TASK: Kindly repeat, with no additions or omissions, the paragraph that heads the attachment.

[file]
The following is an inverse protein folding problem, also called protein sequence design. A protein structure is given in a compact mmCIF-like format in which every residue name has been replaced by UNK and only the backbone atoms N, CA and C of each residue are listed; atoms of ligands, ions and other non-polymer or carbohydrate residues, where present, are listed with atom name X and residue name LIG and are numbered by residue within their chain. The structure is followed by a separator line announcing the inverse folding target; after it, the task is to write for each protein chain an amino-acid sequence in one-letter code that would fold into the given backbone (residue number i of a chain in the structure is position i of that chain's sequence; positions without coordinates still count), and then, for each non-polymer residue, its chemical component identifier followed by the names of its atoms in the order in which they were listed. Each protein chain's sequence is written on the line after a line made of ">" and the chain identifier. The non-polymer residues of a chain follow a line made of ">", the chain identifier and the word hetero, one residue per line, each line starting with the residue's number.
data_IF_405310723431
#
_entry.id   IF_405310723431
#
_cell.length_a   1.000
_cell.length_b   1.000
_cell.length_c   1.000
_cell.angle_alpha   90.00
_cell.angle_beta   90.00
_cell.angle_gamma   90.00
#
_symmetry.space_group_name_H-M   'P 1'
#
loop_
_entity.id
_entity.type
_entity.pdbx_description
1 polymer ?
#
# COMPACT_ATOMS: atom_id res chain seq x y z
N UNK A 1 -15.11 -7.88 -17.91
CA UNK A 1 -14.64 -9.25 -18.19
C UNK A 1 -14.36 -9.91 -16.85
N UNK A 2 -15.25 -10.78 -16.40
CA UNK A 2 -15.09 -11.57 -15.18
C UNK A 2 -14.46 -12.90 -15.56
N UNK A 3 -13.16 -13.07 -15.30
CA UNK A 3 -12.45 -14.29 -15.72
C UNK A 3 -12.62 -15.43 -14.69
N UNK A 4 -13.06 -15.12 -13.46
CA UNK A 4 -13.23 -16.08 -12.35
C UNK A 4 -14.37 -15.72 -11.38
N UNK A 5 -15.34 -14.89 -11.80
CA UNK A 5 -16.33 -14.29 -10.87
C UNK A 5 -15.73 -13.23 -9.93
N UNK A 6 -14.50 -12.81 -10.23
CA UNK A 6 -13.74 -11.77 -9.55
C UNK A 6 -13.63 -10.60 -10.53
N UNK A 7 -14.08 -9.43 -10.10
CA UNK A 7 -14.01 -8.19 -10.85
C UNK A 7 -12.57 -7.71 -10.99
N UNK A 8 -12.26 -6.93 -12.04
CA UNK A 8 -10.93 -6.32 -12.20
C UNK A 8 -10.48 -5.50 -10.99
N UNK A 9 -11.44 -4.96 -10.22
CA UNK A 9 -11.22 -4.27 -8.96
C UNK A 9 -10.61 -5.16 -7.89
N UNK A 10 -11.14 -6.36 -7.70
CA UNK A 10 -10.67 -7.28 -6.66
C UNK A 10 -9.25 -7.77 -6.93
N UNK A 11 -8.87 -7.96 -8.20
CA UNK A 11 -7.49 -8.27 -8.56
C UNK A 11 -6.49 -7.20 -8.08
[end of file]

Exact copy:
The following is an inverse protein folding problem, also called protein sequence design. A protein structure is given in a compact mmCIF-like format in which every residue name has been replaced by UNK and only the backbone atoms N, CA and C of each residue are listed; atoms of ligands, ions and other non-polymer or carbohydrate residues, where present, are listed with atom name X and residue name LIG and are numbered by residue within their chain. The structure is followed by a separator line announcing the inverse folding target; after it, the task is to write for each protein chain an amino-acid sequence in one-letter code that would fold into the given backbone (residue number i of a chain in the structure is position i of that chain's sequence; positions without coordinates still count), and then, for each non-polymer residue, its chemical component identifier followed by the names of its atoms in the order in which they were listed. Each protein chain's sequence is written on the line after a line made of ">" and the chain identifier. The non-polymer residues of a chain follow a line made of ">", the chain identifier and the word hetero, one residue per line, each line starting with the residue's number.